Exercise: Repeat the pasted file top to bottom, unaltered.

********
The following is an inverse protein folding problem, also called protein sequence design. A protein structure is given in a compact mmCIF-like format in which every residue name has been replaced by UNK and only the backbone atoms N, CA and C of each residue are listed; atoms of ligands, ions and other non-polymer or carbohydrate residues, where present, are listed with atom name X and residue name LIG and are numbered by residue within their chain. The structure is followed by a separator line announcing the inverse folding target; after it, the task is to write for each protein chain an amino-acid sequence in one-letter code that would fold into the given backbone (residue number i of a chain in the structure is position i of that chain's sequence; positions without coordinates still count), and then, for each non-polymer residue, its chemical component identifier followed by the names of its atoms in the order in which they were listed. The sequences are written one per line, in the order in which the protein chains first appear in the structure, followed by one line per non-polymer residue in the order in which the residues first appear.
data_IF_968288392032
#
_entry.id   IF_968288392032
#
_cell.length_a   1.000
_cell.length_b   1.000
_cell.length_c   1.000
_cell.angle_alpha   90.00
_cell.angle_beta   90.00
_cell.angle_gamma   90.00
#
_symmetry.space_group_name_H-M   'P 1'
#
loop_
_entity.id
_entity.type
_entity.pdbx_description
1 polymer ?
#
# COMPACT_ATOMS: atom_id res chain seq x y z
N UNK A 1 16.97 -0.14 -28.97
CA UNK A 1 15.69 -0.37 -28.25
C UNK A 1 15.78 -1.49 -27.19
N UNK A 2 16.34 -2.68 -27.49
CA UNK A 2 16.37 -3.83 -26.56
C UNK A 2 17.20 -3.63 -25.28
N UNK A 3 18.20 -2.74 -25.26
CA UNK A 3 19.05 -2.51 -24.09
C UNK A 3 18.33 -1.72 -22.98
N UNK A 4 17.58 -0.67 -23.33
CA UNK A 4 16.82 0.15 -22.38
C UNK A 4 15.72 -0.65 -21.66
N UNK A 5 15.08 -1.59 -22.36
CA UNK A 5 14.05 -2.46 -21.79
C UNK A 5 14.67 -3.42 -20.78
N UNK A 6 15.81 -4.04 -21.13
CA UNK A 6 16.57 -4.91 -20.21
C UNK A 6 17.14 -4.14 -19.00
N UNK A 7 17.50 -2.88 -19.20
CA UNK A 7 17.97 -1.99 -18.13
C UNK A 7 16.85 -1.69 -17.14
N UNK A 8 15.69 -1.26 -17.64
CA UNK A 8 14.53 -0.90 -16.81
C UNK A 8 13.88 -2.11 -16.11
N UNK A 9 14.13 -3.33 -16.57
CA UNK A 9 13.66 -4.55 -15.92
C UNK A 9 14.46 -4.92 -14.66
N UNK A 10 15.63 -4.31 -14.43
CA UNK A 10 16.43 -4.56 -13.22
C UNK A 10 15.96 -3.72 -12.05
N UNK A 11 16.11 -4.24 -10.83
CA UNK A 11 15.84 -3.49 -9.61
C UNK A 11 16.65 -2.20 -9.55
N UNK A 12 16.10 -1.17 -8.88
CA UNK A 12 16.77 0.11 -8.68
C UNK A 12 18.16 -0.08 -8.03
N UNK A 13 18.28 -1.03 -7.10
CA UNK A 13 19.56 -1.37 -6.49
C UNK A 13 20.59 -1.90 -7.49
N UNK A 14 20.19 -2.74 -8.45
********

The following is an inverse protein folding problem, also called protein sequence design. A protein structure is given in a compact mmCIF-like format in which every residue name has been replaced by UNK and only the backbone atoms N, CA and C of each residue are listed; atoms of ligands, ions and other non-polymer or carbohydrate residues, where present, are listed with atom name X and residue name LIG and are numbered by residue within their chain. The structure is followed by a separator line announcing the inverse folding target; after it, the task is to write for each protein chain an amino-acid sequence in one-letter code that would fold into the given backbone (residue number i of a chain in the structure is position i of that chain's sequence; positions without coordinates still count), and then, for each non-polymer residue, its chemical component identifier followed by the names of its atoms in the order in which they were listed. The sequences are written one per line, in the order in which the protein chains first appear in the structure, followed by one line per non-polymer residue in the order in which the residues first appear.
data_IF_968288392032
#
_entry.id   IF_968288392032
#
_cell.length_a   1.000
_cell.length_b   1.000
_cell.length_c   1.000
_cell.angle_alpha   90.00
_cell.angle_beta   90.00
_cell.angle_gamma   90.00
#
_symmetry.space_group_name_H-M   'P 1'
#
loop_
_entity.id
_entity.type
_entity.pdbx_description
1 polymer ?
#
# COMPACT_ATOMS: atom_id res chain seq x y z
N UNK A 1 16.97 -0.14 -28.97
CA UNK A 1 15.69 -0.37 -28.25
C UNK A 1 15.78 -1.49 -27.19
N UNK A 2 16.34 -2.68 -27.49
CA UNK A 2 16.37 -3.83 -26.56
C UNK A 2 17.20 -3.63 -25.28
N UNK A 3 18.20 -2.74 -25.26
CA UNK A 3 19.05 -2.51 -24.09
C UNK A 3 18.33 -1.72 -22.98
N UNK A 4 17.58 -0.67 -23.33
CA UNK A 4 16.82 0.15 -22.38
C UNK A 4 15.72 -0.65 -21.66
N UNK A 5 15.08 -1.59 -22.36
CA UNK A 5 14.05 -2.46 -21.79
C UNK A 5 14.67 -3.42 -20.78
N UNK A 6 15.81 -4.04 -21.13
CA UNK A 6 16.57 -4.91 -20.21
C UNK A 6 17.14 -4.14 -19.00
N UNK A 7 17.50 -2.88 -19.20
CA UNK A 7 17.97 -1.99 -18.13
C UNK A 7 16.85 -1.69 -17.14
N UNK A 8 15.69 -1.26 -17.64
CA UNK A 8 14.53 -0.90 -16.81
C UNK A 8 13.88 -2.11 -16.11
N UNK A 9 14.13 -3.33 -16.57
CA UNK A 9 13.66 -4.55 -15.92
C UNK A 9 14.46 -4.92 -14.66
N UNK A 10 15.63 -4.31 -14.43
CA UNK A 10 16.43 -4.56 -13.22
C UNK A 10 15.96 -3.72 -12.05
N UNK A 11 16.11 -4.24 -10.83
CA UNK A 11 15.84 -3.49 -9.61
C UNK A 11 16.65 -2.20 -9.55
N UNK A 12 16.10 -1.17 -8.88
CA UNK A 12 16.77 0.11 -8.68
C UNK A 12 18.16 -0.08 -8.03
N UNK A 13 18.28 -1.03 -7.10
CA UNK A 13 19.56 -1.37 -6.49
C UNK A 13 20.59 -1.90 -7.49
N UNK A 14 20.19 -2.74 -8.45